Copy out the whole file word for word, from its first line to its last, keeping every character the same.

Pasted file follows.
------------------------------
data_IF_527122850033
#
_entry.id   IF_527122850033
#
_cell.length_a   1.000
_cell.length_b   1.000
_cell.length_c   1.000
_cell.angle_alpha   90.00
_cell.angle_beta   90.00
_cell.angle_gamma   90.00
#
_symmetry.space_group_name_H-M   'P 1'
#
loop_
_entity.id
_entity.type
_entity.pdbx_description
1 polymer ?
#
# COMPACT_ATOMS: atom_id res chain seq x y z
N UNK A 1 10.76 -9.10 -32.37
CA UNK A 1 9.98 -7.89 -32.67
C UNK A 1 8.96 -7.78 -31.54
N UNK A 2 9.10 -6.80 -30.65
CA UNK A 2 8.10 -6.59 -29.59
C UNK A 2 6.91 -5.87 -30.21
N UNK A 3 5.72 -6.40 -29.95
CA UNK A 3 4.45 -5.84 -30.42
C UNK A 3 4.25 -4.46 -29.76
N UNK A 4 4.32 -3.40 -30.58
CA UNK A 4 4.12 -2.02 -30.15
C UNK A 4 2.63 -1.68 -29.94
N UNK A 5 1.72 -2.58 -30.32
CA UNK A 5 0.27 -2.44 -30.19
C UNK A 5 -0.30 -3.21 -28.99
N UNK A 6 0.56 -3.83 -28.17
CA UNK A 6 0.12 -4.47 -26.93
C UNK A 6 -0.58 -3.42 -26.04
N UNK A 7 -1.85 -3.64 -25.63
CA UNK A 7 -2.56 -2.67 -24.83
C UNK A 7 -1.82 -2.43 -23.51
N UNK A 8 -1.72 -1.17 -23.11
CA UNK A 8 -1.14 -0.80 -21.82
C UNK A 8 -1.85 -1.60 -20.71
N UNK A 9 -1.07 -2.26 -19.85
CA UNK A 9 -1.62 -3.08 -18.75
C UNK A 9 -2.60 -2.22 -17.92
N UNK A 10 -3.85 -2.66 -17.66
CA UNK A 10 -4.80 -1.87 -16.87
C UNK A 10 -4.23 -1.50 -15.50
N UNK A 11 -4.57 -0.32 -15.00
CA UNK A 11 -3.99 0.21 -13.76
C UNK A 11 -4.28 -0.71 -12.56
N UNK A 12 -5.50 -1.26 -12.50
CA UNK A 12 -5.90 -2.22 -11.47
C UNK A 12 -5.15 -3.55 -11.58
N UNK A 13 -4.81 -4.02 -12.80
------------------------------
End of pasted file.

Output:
data_IF_527122850033
#
_entry.id   IF_527122850033
#
_cell.length_a   1.000
_cell.length_b   1.000
_cell.length_c   1.000
_cell.angle_alpha   90.00
_cell.angle_beta   90.00
_cell.angle_gamma   90.00
#
_symmetry.space_group_name_H-M   'P 1'
#
loop_
_entity.id
_entity.type
_entity.pdbx_description
1 polymer ?
#
# COMPACT_ATOMS: atom_id res chain seq x y z
N UNK A 1 10.76 -9.10 -32.37
CA UNK A 1 9.98 -7.89 -32.67
C UNK A 1 8.96 -7.78 -31.54
N UNK A 2 9.10 -6.80 -30.65
CA UNK A 2 8.10 -6.59 -29.59
C UNK A 2 6.91 -5.87 -30.21
N UNK A 3 5.72 -6.40 -29.95
CA UNK A 3 4.45 -5.84 -30.42
C UNK A 3 4.25 -4.46 -29.76
N UNK A 4 4.32 -3.40 -30.58
CA UNK A 4 4.12 -2.02 -30.15
C UNK A 4 2.63 -1.68 -29.94
N UNK A 5 1.72 -2.58 -30.32
CA UNK A 5 0.27 -2.44 -30.19
C UNK A 5 -0.30 -3.21 -28.99
N UNK A 6 0.56 -3.83 -28.17
CA UNK A 6 0.12 -4.47 -26.93
C UNK A 6 -0.58 -3.42 -26.04
N UNK A 7 -1.85 -3.64 -25.63
CA UNK A 7 -2.56 -2.67 -24.83
C UNK A 7 -1.82 -2.43 -23.51
N UNK A 8 -1.72 -1.17 -23.11
CA UNK A 8 -1.14 -0.80 -21.82
C UNK A 8 -1.85 -1.60 -20.71
N UNK A 9 -1.07 -2.26 -19.85
CA UNK A 9 -1.62 -3.08 -18.75
C UNK A 9 -2.60 -2.22 -17.92
N UNK A 10 -3.85 -2.66 -17.66
CA UNK A 10 -4.80 -1.87 -16.87
C UNK A 10 -4.23 -1.50 -15.50
N UNK A 11 -4.57 -0.32 -15.00
CA UNK A 11 -3.99 0.21 -13.76
C UNK A 11 -4.28 -0.71 -12.56
N UNK A 12 -5.50 -1.26 -12.50
CA UNK A 12 -5.90 -2.22 -11.47
C UNK A 12 -5.15 -3.55 -11.58
N UNK A 13 -4.81 -4.02 -12.80